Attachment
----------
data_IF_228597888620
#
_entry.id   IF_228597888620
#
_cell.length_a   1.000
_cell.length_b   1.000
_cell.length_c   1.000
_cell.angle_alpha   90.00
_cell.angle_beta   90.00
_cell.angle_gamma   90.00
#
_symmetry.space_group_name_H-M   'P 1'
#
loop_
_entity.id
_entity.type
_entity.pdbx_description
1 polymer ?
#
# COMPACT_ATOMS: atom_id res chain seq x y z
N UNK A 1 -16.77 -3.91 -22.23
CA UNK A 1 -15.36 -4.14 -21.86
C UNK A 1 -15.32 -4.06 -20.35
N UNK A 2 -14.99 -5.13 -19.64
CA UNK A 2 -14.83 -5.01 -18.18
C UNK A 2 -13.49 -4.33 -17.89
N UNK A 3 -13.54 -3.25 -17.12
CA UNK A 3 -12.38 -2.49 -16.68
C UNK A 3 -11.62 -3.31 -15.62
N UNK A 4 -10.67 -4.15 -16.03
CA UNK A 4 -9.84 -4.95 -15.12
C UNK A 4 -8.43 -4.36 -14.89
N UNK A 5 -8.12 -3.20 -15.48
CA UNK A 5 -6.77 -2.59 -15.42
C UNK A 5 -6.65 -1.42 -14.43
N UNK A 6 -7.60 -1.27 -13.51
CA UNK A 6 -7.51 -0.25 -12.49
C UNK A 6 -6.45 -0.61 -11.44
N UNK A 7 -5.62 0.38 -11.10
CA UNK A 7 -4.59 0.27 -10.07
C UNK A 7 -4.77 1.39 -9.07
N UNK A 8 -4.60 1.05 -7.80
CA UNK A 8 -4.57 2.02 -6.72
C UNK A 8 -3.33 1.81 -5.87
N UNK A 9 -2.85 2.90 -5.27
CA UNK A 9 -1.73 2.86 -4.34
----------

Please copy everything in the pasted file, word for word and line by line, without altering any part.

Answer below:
data_IF_228597888620
#
_entry.id   IF_228597888620
#
_cell.length_a   1.000
_cell.length_b   1.000
_cell.length_c   1.000
_cell.angle_alpha   90.00
_cell.angle_beta   90.00
_cell.angle_gamma   90.00
#
_symmetry.space_group_name_H-M   'P 1'
#
loop_
_entity.id
_entity.type
_entity.pdbx_description
1 polymer ?
#
# COMPACT_ATOMS: atom_id res chain seq x y z
N UNK A 1 -16.77 -3.91 -22.23
CA UNK A 1 -15.36 -4.14 -21.86
C UNK A 1 -15.32 -4.06 -20.35
N UNK A 2 -14.99 -5.13 -19.64
CA UNK A 2 -14.83 -5.01 -18.18
C UNK A 2 -13.49 -4.33 -17.89
N UNK A 3 -13.54 -3.25 -17.12
CA UNK A 3 -12.38 -2.49 -16.68
C UNK A 3 -11.62 -3.31 -15.62
N UNK A 4 -10.67 -4.15 -16.03
CA UNK A 4 -9.84 -4.95 -15.12
C UNK A 4 -8.43 -4.36 -14.89
N UNK A 5 -8.12 -3.20 -15.48
CA UNK A 5 -6.77 -2.59 -15.42
C UNK A 5 -6.65 -1.42 -14.43
N UNK A 6 -7.60 -1.27 -13.51
CA UNK A 6 -7.51 -0.25 -12.49
C UNK A 6 -6.45 -0.61 -11.44
N UNK A 7 -5.62 0.38 -11.10
CA UNK A 7 -4.59 0.27 -10.07
C UNK A 7 -4.77 1.39 -9.07
N UNK A 8 -4.60 1.05 -7.80
CA UNK A 8 -4.57 2.02 -6.72
C UNK A 8 -3.33 1.81 -5.87
N UNK A 9 -2.85 2.90 -5.27
CA UNK A 9 -1.73 2.86 -4.34